“What you don’t know, you don’t know” is all too familiar to the human condition, but the bane of existence to every market researcher. As a professional market researcher myself, I always knew there were consumer insights missing from my surveys, but I just didn’t have the time or budget to be more comprehensive. I, like the rest of my profession, convinced myself it was acceptable with “something is better than nothing” given there were no better alternatives.
When feasible, I used qualitative research to inform the design of quantitative survey questions and always included open-ended questions. We all know how useless open-ended text boxes have become – “same as above” or “oiqhjjoqhjgfpoij” or “can’t think of anything” when they are actually filled in. Human-led interviewing was brilliant at probing and clarifying responses, but low incidence and high cost per complete has nearly killed the methodology. And who really wants to receive a phone call to do a survey at dinner?
Don’t get me wrong, traditional research has served me well for more than 20 years, but I never felt completely confident the entire picture was represented. Survey length restrictions, professional panelists, asking questions that are important to you and not the consumer, response rates, incidence, etc. were constant challenges, which even ethnography research failed to resolve. It wasn’t until being introduced to social intelligence, I could finally identify the “what you don’t know, you don’t know” type of insights accurately and cost-effectively.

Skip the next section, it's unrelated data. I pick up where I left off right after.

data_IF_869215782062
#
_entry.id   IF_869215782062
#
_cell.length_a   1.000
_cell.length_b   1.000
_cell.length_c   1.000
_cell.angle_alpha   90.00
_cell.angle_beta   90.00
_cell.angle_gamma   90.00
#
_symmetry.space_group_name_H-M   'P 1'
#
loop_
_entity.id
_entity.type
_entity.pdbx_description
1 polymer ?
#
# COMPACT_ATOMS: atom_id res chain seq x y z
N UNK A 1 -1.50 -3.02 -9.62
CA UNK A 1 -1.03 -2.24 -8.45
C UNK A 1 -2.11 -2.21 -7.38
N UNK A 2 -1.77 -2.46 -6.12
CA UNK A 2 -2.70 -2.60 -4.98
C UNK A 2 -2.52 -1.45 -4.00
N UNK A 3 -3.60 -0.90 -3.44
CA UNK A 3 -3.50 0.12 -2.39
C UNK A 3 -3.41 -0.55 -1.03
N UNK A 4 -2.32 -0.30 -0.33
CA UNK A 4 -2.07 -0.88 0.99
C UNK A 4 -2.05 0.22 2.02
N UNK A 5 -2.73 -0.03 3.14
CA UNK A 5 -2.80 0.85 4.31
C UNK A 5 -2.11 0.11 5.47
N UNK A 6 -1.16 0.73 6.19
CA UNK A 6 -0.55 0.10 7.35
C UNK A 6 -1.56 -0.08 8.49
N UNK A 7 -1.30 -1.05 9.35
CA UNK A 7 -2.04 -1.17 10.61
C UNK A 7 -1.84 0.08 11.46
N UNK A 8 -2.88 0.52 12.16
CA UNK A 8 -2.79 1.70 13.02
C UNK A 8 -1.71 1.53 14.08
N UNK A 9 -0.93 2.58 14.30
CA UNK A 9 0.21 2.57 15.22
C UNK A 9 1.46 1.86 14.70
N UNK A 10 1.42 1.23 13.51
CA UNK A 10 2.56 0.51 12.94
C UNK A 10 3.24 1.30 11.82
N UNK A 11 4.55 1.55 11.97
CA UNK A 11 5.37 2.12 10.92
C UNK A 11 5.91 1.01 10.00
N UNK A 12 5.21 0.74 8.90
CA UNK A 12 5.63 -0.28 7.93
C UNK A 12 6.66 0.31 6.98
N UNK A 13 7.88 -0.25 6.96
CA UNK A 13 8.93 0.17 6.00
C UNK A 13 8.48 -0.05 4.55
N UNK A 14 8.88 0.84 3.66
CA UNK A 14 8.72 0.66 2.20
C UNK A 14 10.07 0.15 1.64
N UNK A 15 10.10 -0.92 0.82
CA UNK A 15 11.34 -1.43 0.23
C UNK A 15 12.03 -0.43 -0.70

With social intelligence, you pick up what matters to consumers rather than confirming what you already know. To better illustrate the problem, a spirits manufacturer’s internal metrics suggested their current ad spends appeared to be generating lift in sales. Its brand messaging positioned the product as a high-end quality spirit targeted toward the affluent and sophisticated audience. (You can already tell this is going to end badly, can’t you?)
As it turns out, the manufacturer learned through social intelligence consumers associated their brand with drug cartels or the “Narco” culture. People were buying the particular spirits brand to be part of the “wannabe” drug cartel culture and NOT because of the advertising message and positioning.
This story is a great example of how we can identify things “we don’t know, we don’t know” and their implications. So, at the end of the day, you need to ask yourself: are you comfortable trading off sales for brand erosion? My guess is no, because we all want to be good stewards of the brand.
As a researcher, we can easily get complacent with traditional methodologies we’re comfortable with, but we need to be more of a maverick researcher open to embracing change. The new tools available in the social intelligence give researchers access to real-time tools allowing them to put structure around big data, identify new and emerging trends, drill-down into specific customer journey stages to answer the “whys” scores go up or down, in order to yield better context and actionable insights.
To see a better example of the kind of insights you can achieve, think about how trendy wearables are these days and then ask yourself if you know what consumers actually want from wearable devices, check-out this white paper.
How would knowing what you don’t know make an impact for your brand?